Flexibility within working memory and the focus of attention for sequential verbal information does not depend on active maintenance

Joshua Sandry, Jeremy D. Schwark, Justin MacDonald

Research output: Contribution to journalArticleResearchpeer-review

2 Citations (Scopus)

Abstract

The focus of attention seems to be a static element within working memory when verbal information is serially presented, unless additional time is available for processing or active maintenance. Experiment 1 manipulated the reward associated with early and medial list positions in a probe recognition paradigm and found evidence that these nonterminal list positions could be retrieved faster and more accurately if participants were appropriately motivated—without additional time for processing or active maintenance. Experiment 2 used articulatory suppression and demonstrated that the underlying maintenance mechanism cannot be attributed to rehearsal, leaving attentional refreshing as the more likely mechanism. These findings suggest that the focus of attention within working memory can flexibly maintain nonterminal early and medial list representations at the expense of other list representations even when there is not additional time for processing or active maintenance. Maintenance seems to be accomplished through an attentional refreshing mechanism.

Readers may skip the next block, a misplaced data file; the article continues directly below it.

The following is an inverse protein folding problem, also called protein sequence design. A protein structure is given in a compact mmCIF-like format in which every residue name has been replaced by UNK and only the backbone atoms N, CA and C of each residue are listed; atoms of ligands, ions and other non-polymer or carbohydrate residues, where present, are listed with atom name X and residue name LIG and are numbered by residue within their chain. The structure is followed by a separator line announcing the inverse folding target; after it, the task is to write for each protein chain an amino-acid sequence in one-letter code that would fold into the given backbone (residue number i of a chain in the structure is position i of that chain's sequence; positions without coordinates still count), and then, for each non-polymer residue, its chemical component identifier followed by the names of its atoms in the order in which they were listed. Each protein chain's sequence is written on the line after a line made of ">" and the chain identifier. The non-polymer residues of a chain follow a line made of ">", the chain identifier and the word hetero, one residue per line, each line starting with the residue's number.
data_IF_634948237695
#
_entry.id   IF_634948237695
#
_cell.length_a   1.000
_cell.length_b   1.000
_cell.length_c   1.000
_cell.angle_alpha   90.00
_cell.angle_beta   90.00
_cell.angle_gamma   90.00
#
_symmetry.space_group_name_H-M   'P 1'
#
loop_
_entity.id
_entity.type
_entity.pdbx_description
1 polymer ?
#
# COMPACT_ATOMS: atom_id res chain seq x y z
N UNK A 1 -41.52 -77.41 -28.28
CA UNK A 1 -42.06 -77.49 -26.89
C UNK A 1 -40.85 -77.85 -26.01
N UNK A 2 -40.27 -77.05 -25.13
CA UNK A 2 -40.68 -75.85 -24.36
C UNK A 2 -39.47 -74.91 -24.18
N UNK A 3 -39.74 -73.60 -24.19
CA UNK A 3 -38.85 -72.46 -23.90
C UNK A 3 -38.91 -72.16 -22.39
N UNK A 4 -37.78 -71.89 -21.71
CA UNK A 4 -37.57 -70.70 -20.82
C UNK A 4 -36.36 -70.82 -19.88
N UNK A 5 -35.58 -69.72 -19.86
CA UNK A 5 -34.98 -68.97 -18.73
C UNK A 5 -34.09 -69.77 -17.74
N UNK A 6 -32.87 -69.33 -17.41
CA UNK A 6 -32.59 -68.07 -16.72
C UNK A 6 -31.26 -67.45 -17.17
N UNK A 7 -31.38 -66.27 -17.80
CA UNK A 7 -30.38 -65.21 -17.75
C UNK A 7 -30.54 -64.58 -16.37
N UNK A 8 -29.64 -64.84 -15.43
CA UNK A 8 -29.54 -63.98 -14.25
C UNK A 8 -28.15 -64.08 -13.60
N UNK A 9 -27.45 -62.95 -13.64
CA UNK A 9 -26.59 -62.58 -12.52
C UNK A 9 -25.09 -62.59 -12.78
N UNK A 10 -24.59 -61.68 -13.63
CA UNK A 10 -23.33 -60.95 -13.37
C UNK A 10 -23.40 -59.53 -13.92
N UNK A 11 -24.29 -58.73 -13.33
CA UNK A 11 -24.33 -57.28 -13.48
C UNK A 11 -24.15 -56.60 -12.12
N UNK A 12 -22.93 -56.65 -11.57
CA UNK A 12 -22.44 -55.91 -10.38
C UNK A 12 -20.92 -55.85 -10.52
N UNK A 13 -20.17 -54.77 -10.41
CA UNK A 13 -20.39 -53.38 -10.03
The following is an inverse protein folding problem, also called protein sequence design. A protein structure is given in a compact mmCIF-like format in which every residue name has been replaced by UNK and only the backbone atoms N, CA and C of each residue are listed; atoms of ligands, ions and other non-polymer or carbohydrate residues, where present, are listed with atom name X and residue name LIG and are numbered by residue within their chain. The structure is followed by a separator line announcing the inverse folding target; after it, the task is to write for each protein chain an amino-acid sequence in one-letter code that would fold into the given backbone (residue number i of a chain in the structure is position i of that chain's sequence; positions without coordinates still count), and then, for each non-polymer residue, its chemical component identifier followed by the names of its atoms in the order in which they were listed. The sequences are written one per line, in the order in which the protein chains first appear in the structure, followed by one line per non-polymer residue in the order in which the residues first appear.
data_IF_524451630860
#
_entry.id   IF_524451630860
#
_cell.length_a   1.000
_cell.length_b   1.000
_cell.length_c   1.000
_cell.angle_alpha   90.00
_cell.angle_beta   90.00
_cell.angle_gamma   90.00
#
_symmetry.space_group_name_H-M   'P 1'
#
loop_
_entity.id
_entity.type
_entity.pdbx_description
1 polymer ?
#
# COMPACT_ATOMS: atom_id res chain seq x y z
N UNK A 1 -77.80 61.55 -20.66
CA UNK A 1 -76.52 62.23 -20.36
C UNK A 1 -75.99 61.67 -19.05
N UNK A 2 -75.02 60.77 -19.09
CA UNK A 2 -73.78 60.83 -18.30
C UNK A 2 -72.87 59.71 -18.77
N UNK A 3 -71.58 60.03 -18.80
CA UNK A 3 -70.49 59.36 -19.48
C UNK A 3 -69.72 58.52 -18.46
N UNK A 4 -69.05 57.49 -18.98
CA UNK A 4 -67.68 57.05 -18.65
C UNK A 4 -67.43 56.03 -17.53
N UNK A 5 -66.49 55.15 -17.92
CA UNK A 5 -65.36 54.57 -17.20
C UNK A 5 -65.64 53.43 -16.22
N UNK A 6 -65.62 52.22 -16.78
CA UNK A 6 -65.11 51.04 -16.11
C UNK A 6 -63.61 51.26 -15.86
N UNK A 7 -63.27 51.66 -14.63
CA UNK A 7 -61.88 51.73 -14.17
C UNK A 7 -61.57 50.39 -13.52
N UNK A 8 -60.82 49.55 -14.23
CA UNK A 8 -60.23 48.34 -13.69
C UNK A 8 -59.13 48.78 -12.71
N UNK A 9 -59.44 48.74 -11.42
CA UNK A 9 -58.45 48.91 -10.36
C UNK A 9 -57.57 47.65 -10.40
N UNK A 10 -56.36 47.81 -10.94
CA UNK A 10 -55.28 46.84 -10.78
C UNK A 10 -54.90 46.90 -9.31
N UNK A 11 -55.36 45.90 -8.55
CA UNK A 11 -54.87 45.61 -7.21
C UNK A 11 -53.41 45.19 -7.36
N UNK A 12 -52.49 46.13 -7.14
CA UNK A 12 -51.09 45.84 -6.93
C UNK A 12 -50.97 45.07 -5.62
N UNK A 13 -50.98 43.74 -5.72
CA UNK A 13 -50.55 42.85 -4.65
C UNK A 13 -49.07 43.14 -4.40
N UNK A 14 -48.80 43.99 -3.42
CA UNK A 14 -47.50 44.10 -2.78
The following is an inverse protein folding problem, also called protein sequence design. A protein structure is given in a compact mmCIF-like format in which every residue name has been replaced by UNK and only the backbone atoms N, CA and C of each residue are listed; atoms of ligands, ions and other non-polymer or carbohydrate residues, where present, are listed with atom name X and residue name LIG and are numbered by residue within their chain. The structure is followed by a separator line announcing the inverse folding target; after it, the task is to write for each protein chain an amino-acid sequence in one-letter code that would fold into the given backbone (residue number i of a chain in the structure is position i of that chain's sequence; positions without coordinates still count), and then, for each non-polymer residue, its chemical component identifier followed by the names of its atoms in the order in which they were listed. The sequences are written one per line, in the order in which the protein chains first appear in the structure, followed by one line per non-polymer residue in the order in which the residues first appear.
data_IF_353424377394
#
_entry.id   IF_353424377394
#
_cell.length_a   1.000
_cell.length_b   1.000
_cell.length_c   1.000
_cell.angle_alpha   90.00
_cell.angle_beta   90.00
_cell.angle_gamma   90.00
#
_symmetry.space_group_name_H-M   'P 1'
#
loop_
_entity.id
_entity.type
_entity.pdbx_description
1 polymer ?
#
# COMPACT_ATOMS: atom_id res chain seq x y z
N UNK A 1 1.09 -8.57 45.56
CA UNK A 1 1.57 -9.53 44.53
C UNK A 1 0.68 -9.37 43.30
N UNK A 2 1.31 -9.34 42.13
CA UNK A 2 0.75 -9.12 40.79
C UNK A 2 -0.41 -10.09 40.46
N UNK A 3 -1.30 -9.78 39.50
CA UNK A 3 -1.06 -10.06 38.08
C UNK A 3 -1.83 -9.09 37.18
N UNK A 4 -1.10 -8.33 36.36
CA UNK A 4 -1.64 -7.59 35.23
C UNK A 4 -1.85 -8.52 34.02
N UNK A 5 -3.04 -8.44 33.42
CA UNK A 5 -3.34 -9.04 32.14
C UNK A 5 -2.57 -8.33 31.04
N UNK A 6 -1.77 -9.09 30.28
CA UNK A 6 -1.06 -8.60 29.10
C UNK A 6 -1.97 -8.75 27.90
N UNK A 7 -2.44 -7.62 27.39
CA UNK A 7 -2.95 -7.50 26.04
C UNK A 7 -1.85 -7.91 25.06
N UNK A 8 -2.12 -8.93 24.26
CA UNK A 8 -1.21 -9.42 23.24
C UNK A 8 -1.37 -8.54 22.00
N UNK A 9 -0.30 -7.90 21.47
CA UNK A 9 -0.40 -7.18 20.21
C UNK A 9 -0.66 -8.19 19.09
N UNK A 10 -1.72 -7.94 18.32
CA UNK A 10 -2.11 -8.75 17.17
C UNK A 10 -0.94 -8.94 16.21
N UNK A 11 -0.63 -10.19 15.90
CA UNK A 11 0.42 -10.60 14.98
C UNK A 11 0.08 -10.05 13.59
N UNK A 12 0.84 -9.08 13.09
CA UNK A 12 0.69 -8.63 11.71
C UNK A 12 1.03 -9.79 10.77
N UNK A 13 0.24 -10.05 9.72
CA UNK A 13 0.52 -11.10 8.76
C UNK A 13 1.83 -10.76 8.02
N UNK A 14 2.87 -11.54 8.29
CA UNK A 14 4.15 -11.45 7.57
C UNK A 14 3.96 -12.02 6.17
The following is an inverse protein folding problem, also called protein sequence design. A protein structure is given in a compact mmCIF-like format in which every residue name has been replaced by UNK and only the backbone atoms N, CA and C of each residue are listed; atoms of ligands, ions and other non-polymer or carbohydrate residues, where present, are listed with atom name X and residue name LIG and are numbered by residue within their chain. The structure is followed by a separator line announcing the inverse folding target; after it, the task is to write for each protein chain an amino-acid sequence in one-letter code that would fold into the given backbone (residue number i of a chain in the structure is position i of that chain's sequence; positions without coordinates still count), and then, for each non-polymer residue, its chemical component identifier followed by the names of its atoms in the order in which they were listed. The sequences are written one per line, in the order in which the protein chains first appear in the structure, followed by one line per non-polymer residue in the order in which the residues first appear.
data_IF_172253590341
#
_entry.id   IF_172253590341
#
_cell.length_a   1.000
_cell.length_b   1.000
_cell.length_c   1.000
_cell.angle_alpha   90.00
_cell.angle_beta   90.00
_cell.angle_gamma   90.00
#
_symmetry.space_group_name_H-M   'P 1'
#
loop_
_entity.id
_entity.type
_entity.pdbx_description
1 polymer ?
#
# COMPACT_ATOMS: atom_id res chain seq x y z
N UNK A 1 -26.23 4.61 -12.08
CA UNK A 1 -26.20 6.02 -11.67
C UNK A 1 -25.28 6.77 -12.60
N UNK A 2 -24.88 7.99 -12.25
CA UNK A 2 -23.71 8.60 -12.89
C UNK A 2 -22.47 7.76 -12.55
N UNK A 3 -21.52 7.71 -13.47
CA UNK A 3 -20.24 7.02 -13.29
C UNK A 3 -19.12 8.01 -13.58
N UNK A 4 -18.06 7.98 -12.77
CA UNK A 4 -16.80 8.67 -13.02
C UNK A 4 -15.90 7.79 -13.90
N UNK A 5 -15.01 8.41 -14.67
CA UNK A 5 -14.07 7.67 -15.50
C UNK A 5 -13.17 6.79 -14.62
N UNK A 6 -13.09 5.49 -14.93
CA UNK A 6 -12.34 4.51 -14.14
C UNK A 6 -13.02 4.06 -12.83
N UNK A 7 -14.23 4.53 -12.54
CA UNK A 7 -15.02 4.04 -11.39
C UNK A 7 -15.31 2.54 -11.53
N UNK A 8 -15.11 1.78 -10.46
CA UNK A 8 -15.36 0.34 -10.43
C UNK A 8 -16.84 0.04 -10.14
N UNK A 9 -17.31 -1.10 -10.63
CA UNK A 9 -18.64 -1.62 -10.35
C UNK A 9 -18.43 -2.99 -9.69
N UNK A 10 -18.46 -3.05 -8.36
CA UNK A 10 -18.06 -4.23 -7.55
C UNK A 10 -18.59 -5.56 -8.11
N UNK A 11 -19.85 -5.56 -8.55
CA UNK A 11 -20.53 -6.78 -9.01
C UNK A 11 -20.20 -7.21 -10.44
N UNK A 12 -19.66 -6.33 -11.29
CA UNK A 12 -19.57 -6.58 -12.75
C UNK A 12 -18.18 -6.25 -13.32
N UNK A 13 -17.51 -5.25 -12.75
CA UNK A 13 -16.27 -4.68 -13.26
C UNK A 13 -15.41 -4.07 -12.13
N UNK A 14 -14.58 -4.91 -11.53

Original languageEnglish
Pages (from-to)1130-1142
Number of pages13
JournalMemory and Cognition
Volume42
Issue number7
DOIs
StatePublished - 1 Jan 2014

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Short-Term Memory
Maintenance
Reward
Working Memory
Focus of Attention
Experiment

Keywords

  • Attention
  • Focus of attention
  • Maintenance
  • Refreshing
  • Rehearsal
  • Working memory

Cite this

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abstract = "The focus of attention seems to be a static element within working memory when verbal information is serially presented, unless additional time is available for processing or active maintenance. Experiment 1 manipulated the reward associated with early and medial list positions in a probe recognition paradigm and found evidence that these nonterminal list positions could be retrieved faster and more accurately if participants were appropriately motivated—without additional time for processing or active maintenance. Experiment 2 used articulatory suppression and demonstrated that the underlying maintenance mechanism cannot be attributed to rehearsal, leaving attentional refreshing as the more likely mechanism. These findings suggest that the focus of attention within working memory can flexibly maintain nonterminal early and medial list representations at the expense of other list representations even when there is not additional time for processing or active maintenance. Maintenance seems to be accomplished through an attentional refreshing mechanism.",
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Flexibility within working memory and the focus of attention for sequential verbal information does not depend on active maintenance. / Sandry, Joshua; Schwark, Jeremy D.; MacDonald, Justin.

In: Memory and Cognition, Vol. 42, No. 7, 01.01.2014, p. 1130-1142.

Research output: Contribution to journalArticleResearchpeer-review

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